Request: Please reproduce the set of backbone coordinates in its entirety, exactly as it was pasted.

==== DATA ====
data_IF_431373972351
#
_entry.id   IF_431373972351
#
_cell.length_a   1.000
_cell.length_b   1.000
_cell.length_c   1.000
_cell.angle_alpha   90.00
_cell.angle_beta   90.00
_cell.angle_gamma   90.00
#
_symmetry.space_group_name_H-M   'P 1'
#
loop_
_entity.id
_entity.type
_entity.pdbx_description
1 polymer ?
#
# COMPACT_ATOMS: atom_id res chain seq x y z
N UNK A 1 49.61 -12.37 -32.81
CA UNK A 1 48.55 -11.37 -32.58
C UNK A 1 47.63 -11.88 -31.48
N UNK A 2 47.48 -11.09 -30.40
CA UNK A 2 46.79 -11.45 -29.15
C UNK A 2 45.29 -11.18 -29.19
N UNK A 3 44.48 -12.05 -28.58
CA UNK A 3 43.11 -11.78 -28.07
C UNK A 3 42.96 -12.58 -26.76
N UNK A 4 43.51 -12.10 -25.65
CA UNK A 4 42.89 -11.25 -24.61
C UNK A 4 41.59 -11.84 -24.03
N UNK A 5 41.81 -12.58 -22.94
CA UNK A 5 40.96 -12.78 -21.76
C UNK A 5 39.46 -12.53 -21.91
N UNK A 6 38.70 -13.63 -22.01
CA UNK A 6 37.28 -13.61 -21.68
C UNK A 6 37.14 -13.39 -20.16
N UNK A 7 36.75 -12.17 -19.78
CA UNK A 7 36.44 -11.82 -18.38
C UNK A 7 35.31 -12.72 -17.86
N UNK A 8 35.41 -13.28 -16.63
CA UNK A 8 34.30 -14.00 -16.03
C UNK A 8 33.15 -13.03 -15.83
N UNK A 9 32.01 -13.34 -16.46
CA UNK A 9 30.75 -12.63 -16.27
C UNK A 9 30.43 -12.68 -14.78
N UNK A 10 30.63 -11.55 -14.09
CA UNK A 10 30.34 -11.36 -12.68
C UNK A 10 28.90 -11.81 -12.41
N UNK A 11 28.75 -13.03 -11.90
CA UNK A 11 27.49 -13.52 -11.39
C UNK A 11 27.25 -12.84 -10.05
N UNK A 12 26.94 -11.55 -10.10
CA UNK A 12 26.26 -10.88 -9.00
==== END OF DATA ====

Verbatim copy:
data_IF_431373972351
#
_entry.id   IF_431373972351
#
_cell.length_a   1.000
_cell.length_b   1.000
_cell.length_c   1.000
_cell.angle_alpha   90.00
_cell.angle_beta   90.00
_cell.angle_gamma   90.00
#
_symmetry.space_group_name_H-M   'P 1'
#
loop_
_entity.id
_entity.type
_entity.pdbx_description
1 polymer ?
#
# COMPACT_ATOMS: atom_id res chain seq x y z
N UNK A 1 49.61 -12.37 -32.81
CA UNK A 1 48.55 -11.37 -32.58
C UNK A 1 47.63 -11.88 -31.48
N UNK A 2 47.48 -11.09 -30.40
CA UNK A 2 46.79 -11.45 -29.15
C UNK A 2 45.29 -11.18 -29.19
N UNK A 3 44.48 -12.05 -28.58
CA UNK A 3 43.11 -11.78 -28.07
C UNK A 3 42.96 -12.58 -26.76
N UNK A 4 43.51 -12.10 -25.65
CA UNK A 4 42.89 -11.25 -24.61
C UNK A 4 41.59 -11.84 -24.03
N UNK A 5 41.81 -12.58 -22.94
CA UNK A 5 40.96 -12.78 -21.76
C UNK A 5 39.46 -12.53 -21.91
N UNK A 6 38.70 -13.63 -22.01
CA UNK A 6 37.28 -13.61 -21.68
C UNK A 6 37.14 -13.39 -20.16
N UNK A 7 36.75 -12.17 -19.78
CA UNK A 7 36.44 -11.82 -18.38
C UNK A 7 35.31 -12.72 -17.86
N UNK A 8 35.41 -13.28 -16.63
CA UNK A 8 34.30 -14.00 -16.03
C UNK A 8 33.15 -13.03 -15.83
N UNK A 9 32.01 -13.34 -16.46
CA UNK A 9 30.75 -12.63 -16.27
C UNK A 9 30.43 -12.68 -14.78
N UNK A 10 30.63 -11.55 -14.09
CA UNK A 10 30.34 -11.36 -12.68
C UNK A 10 28.90 -11.81 -12.41
N UNK A 11 28.75 -13.03 -11.90
CA UNK A 11 27.49 -13.52 -11.39
C UNK A 11 27.25 -12.84 -10.05
N UNK A 12 26.94 -11.55 -10.10
CA UNK A 12 26.26 -10.88 -9.00